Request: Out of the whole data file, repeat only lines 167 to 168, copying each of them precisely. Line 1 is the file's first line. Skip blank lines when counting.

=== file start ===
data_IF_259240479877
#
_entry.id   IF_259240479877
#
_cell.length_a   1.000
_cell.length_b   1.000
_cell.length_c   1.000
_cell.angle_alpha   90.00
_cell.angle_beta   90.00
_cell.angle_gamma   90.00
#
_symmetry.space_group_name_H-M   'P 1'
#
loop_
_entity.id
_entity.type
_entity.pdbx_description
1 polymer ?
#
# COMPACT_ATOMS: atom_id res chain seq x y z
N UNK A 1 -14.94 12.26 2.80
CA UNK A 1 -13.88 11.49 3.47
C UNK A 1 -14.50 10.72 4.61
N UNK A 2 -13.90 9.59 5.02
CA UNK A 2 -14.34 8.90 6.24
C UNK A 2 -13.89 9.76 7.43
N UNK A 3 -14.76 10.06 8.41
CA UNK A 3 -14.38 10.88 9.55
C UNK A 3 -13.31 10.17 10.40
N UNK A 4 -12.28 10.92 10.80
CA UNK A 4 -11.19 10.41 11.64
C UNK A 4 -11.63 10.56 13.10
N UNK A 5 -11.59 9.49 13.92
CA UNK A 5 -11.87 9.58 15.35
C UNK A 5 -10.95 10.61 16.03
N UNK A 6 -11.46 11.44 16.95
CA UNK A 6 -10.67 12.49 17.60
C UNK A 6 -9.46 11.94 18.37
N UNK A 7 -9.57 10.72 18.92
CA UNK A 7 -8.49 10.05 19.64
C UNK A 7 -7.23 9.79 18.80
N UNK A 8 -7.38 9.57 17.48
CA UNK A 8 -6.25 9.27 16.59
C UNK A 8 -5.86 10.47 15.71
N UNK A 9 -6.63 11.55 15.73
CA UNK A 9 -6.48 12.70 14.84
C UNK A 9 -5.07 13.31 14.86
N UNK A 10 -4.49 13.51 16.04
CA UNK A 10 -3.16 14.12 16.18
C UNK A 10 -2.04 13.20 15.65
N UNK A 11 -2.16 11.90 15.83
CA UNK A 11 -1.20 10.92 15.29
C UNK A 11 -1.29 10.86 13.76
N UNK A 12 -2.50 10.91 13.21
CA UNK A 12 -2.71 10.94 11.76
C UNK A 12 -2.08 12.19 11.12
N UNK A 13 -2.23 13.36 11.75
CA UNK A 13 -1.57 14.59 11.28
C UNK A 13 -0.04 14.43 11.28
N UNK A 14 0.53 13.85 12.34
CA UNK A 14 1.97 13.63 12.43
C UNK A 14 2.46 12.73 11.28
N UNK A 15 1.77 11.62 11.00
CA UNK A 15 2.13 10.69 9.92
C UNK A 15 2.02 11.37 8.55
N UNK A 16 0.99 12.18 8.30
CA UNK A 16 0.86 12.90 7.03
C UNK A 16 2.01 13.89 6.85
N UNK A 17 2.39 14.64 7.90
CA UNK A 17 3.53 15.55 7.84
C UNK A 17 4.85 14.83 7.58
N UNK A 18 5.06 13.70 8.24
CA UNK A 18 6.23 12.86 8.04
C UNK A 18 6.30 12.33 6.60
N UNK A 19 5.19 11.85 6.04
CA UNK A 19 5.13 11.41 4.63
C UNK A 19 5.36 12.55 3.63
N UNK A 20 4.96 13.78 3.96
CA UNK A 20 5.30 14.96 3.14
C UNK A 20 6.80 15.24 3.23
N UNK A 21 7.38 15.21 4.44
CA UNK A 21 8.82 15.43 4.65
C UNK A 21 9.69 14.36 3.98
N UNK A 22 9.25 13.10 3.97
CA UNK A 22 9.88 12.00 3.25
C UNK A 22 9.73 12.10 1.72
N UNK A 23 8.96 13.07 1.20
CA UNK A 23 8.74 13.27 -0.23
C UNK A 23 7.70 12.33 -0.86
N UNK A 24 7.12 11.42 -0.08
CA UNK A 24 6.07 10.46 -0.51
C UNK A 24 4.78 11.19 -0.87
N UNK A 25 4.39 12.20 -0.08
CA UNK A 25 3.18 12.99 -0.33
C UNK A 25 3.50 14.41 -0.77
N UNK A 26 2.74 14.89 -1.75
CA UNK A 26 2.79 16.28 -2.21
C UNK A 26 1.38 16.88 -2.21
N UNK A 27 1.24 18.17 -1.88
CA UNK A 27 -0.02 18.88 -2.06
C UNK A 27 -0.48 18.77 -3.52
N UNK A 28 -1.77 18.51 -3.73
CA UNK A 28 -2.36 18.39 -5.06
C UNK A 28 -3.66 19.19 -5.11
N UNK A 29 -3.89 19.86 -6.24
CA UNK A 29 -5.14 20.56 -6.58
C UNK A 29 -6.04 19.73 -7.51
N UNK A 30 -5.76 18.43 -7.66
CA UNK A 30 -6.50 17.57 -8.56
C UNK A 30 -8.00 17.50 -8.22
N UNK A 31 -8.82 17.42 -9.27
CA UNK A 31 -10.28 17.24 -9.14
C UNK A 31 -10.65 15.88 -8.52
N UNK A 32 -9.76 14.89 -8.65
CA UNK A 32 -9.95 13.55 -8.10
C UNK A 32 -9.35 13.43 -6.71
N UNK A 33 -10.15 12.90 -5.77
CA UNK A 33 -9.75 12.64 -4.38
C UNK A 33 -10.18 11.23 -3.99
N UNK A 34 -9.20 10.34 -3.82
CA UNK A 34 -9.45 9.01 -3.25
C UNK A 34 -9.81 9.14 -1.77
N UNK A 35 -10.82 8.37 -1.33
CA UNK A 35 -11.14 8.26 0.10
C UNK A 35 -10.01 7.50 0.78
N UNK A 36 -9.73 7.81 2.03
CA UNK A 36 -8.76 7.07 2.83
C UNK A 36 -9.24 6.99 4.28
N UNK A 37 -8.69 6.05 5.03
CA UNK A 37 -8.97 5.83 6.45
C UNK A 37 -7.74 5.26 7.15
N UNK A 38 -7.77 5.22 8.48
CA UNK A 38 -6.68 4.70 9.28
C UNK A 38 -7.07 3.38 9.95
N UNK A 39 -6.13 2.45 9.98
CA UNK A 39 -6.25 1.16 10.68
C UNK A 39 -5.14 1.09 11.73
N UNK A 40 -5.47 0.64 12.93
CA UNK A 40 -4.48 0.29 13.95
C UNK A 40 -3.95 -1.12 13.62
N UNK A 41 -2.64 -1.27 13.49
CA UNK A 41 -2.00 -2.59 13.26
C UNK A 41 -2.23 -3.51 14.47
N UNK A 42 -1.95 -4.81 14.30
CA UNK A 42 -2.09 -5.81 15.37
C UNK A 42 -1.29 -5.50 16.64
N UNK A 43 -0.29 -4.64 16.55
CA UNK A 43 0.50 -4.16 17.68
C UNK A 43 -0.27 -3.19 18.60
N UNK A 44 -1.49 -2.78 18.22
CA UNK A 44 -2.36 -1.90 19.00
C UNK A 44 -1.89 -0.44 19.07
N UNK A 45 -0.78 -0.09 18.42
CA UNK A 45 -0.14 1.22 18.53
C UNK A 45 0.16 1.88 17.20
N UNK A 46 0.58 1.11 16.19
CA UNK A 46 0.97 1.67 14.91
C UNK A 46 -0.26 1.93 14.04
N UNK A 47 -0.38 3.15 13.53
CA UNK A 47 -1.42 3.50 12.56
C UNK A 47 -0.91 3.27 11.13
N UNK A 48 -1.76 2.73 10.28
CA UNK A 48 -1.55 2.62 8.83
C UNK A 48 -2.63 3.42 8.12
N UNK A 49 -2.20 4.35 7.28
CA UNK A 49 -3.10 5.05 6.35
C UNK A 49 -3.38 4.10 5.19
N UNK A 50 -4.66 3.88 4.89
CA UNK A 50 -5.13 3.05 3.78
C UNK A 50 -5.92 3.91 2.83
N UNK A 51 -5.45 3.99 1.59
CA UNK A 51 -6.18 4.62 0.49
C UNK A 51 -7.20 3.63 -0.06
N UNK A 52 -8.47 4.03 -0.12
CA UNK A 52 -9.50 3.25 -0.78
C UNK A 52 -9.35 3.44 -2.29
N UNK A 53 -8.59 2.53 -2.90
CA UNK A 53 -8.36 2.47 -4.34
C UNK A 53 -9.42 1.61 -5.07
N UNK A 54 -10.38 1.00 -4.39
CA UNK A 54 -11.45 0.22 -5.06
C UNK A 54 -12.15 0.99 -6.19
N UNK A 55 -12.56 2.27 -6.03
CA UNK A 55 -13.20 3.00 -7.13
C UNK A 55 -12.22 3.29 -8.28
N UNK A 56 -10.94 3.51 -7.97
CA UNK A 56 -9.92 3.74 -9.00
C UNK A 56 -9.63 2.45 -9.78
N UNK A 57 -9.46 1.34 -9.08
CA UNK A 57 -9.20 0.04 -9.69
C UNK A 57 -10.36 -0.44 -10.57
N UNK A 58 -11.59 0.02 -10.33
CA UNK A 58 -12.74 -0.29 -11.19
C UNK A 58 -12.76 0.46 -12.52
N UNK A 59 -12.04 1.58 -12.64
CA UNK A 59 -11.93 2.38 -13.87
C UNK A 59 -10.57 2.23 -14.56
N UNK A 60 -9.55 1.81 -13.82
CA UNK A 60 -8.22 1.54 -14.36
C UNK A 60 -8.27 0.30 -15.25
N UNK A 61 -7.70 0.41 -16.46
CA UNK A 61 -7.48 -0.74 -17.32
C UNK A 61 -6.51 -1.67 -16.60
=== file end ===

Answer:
C UNK A 49 -3.38 4.10 5.19
N UNK A 50 -4.66 3.88 4.89